For example, one target will activate mechanical “wind breaks” (gates) that will close off the sides of the game making it easier by eliminating the side drains. These “wind breaks” in reality would be the planting of lines of trees to lessen the impact of heavy wind.

The key feature of the game, however, will be the presence of a mechanical mechanism that simulates a dust storm- that slowly covers the lower playfield, obscuring the player’s view and making it difficult to play. This dust cloud effect will cover more of the play field as time progresses.

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The “Dust Storm” Mechanism Design

So the game includes both positive and negative impacts to game play that the player needs to deal with in order to score more points, get an extra ball, or play on through the dust storm so that peace is restored to the game play.

Add to this a custom sound track that simulates an old-timey news cast, with music, news, and weather alerts from that era. All of this will be played through a sound system that incorporates a vintage RCA speaker on the top of the machine (Thanks eBay!)

Looks Authentic To Me: RCA 100A Speaker

Concept artwork designs are in process, and I’ve solicited the talents of my friend and comic book artist Chad Cicconi to finalize the look and feel of the playfield. We are considering a scarecrow as the central figure to the design.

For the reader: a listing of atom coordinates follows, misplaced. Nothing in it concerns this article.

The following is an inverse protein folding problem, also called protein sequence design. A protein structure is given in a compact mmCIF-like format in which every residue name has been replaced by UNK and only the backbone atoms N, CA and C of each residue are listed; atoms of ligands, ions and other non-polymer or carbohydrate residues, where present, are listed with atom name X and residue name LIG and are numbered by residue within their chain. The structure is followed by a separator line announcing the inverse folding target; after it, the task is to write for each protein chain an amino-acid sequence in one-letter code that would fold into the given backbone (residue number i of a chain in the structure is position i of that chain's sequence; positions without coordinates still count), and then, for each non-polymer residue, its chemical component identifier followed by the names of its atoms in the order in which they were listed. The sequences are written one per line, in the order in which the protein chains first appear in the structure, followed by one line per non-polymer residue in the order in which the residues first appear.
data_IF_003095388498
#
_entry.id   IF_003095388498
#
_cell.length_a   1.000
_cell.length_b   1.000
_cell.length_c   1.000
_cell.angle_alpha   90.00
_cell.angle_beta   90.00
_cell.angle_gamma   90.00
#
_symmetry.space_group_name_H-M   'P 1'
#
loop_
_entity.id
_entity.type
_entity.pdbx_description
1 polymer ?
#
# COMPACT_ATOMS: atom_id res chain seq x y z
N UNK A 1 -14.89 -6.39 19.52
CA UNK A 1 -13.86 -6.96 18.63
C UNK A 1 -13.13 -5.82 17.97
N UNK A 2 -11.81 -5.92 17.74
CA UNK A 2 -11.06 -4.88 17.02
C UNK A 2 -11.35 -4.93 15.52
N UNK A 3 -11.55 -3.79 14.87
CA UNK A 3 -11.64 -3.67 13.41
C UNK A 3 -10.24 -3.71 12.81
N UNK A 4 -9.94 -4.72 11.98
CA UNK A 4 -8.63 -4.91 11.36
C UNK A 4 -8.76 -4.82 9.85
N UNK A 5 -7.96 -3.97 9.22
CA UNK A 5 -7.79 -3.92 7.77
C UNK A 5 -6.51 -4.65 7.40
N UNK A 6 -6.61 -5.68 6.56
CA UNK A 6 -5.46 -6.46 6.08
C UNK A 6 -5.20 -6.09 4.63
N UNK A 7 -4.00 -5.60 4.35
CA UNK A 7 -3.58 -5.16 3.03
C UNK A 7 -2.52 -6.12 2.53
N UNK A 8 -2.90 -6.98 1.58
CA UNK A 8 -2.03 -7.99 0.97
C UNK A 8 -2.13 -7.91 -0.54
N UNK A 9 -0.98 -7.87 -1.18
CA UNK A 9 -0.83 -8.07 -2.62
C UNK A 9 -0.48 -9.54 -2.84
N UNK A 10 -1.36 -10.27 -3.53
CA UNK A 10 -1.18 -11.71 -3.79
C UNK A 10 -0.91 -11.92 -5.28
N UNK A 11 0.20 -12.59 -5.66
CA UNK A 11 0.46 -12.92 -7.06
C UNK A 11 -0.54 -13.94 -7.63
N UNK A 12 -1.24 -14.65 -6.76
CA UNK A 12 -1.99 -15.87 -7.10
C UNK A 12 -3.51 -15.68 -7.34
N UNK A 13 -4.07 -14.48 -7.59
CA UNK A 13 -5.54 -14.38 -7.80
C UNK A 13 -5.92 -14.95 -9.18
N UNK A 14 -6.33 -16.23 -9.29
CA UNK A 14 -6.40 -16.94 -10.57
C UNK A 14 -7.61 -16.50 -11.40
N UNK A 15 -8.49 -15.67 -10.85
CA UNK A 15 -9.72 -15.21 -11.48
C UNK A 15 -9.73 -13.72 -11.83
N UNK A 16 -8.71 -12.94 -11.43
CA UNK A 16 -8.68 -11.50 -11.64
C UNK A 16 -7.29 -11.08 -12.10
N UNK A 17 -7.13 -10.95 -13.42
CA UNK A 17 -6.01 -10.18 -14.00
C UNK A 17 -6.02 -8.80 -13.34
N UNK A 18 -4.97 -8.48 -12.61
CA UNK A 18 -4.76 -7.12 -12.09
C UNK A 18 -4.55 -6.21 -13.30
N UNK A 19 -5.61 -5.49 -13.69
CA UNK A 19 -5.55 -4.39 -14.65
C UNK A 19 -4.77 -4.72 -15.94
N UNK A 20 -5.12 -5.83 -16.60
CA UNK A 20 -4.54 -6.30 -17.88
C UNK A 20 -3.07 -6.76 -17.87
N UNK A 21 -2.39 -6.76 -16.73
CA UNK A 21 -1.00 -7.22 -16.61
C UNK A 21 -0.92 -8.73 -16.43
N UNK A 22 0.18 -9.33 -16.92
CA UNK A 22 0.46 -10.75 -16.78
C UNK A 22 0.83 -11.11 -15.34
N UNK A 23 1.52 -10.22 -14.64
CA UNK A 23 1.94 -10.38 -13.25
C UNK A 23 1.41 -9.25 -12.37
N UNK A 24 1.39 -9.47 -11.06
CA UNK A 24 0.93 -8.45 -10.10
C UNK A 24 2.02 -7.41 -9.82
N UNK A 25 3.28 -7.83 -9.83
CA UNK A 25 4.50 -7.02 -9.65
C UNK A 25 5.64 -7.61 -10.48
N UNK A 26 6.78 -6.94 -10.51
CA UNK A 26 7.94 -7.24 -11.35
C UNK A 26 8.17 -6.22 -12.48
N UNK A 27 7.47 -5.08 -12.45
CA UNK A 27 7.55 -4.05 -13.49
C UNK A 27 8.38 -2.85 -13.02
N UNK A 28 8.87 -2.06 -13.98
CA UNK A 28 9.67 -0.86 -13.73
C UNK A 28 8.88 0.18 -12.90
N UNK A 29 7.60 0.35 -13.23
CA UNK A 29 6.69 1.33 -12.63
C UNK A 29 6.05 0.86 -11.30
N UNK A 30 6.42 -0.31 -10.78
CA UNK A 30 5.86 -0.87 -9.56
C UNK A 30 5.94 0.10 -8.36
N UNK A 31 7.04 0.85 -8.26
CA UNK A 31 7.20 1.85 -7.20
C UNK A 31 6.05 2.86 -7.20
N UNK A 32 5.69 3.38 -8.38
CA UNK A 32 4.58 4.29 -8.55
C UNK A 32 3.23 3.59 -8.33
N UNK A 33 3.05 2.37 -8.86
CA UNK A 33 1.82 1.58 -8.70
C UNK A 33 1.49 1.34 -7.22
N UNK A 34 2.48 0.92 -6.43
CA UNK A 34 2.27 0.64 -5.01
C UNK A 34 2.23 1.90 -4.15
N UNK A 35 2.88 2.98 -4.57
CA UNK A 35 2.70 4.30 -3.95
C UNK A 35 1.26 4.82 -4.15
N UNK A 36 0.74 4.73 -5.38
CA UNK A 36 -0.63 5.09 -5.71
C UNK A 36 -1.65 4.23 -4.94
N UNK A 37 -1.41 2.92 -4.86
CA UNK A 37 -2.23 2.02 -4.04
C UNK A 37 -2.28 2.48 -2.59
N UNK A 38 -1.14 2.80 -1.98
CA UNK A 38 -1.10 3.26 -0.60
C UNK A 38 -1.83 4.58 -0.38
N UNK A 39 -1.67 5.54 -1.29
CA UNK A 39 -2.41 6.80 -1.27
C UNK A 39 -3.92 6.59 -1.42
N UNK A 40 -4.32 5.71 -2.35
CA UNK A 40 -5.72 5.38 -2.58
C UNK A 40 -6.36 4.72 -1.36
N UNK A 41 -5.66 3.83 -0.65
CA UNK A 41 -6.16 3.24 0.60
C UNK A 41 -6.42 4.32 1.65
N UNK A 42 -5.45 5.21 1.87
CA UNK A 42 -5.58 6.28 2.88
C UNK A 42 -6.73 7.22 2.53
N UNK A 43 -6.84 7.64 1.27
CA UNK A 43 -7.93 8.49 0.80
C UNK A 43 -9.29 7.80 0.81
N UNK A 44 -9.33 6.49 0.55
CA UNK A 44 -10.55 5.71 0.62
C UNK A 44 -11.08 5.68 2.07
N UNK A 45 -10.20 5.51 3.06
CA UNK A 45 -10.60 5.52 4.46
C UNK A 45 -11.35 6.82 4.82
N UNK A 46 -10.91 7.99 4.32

Check out some of Chad’s work at http://ccicconi.deviantart.com/

Stay tuned for more details as work progresses.

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The Basic Layout of the Playfield: Missing? Scarecrow.

 

I’ve Been a Lazy Blogger, but a Busy Maker.

A blog is only as good as the story it tells, and my story for the past few months is that I’ve been holed up in my basement a lot, trying to see how many safety violations I can rack up while rushing to finish my latest project.

Since OSHA hasn’t been in touch, I think I’m in the clear now- no major loss of digits, air quality is good enough to keep a canary alive, and I’m not telling about any tripping incidents.

I won’t count the numerous soldering gun events either, since I’m rationalizing that those are almost like what people pay for at tattoo shops (just without the ink or artistic intent).

All of this was in preparation for what I’ll call the “big boy show and tell”- the World Maker Faire held annually on the site of the 1966 Worlds Fair in New York.